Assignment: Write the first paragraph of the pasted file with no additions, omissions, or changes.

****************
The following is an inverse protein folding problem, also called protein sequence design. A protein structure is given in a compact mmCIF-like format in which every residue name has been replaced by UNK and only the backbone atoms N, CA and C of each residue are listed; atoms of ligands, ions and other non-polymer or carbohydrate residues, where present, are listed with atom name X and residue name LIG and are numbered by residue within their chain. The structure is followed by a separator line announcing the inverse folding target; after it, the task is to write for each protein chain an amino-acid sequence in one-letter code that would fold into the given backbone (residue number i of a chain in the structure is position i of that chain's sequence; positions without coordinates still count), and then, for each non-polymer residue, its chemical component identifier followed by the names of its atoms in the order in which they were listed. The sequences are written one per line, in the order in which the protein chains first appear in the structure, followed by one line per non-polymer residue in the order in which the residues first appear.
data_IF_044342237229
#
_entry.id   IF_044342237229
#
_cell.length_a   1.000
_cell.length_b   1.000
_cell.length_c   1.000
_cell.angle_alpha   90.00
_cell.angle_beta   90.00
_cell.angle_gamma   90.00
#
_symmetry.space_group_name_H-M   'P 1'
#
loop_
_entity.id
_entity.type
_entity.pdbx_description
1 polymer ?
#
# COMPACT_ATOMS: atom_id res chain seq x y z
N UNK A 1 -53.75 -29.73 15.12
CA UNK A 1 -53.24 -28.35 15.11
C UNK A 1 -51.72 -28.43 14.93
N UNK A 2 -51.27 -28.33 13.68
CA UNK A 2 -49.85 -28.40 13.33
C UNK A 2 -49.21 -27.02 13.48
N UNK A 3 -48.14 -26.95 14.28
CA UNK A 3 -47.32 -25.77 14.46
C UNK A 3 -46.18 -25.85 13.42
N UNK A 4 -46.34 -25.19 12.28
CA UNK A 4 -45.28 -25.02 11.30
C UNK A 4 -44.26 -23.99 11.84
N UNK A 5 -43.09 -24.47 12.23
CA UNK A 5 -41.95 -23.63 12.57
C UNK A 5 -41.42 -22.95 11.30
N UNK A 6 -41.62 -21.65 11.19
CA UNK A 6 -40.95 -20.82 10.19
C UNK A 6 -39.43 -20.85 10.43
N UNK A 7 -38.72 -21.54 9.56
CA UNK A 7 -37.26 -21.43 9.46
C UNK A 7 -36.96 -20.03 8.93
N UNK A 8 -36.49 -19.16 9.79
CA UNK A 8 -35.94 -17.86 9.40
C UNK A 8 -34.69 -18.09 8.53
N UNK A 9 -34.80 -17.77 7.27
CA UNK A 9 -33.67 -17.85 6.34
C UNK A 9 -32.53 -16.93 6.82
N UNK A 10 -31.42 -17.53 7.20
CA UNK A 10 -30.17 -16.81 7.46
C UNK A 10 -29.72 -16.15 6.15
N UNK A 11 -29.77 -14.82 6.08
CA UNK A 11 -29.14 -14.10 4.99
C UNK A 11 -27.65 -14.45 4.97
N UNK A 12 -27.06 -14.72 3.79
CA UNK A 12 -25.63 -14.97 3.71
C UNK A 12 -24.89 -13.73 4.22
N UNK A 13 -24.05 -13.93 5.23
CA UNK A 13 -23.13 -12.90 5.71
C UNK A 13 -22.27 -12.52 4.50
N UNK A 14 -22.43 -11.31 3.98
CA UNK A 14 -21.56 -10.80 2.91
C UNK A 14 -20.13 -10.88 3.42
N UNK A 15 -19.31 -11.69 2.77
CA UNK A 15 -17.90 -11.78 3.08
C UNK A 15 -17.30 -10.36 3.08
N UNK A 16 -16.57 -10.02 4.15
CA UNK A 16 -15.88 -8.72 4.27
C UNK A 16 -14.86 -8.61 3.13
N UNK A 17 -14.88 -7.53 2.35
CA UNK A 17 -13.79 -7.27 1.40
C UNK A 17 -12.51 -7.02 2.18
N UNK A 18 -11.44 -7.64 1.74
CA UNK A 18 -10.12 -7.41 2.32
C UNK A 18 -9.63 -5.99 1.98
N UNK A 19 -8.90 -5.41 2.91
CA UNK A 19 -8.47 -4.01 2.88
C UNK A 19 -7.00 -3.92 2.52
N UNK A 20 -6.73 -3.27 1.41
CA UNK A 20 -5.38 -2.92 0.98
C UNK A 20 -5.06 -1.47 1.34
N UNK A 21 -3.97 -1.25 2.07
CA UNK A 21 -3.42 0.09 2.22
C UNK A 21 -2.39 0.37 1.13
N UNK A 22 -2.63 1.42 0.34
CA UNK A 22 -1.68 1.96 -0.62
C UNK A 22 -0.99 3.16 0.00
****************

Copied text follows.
The following is an inverse protein folding problem, also called protein sequence design. A protein structure is given in a compact mmCIF-like format in which every residue name has been replaced by UNK and only the backbone atoms N, CA and C of each residue are listed; atoms of ligands, ions and other non-polymer or carbohydrate residues, where present, are listed with atom name X and residue name LIG and are numbered by residue within their chain. The structure is followed by a separator line announcing the inverse folding target; after it, the task is to write for each protein chain an amino-acid sequence in one-letter code that would fold into the given backbone (residue number i of a chain in the structure is position i of that chain's sequence; positions without coordinates still count), and then, for each non-polymer residue, its chemical component identifier followed by the names of its atoms in the order in which they were listed. The sequences are written one per line, in the order in which the protein chains first appear in the structure, followed by one line per non-polymer residue in the order in which the residues first appear.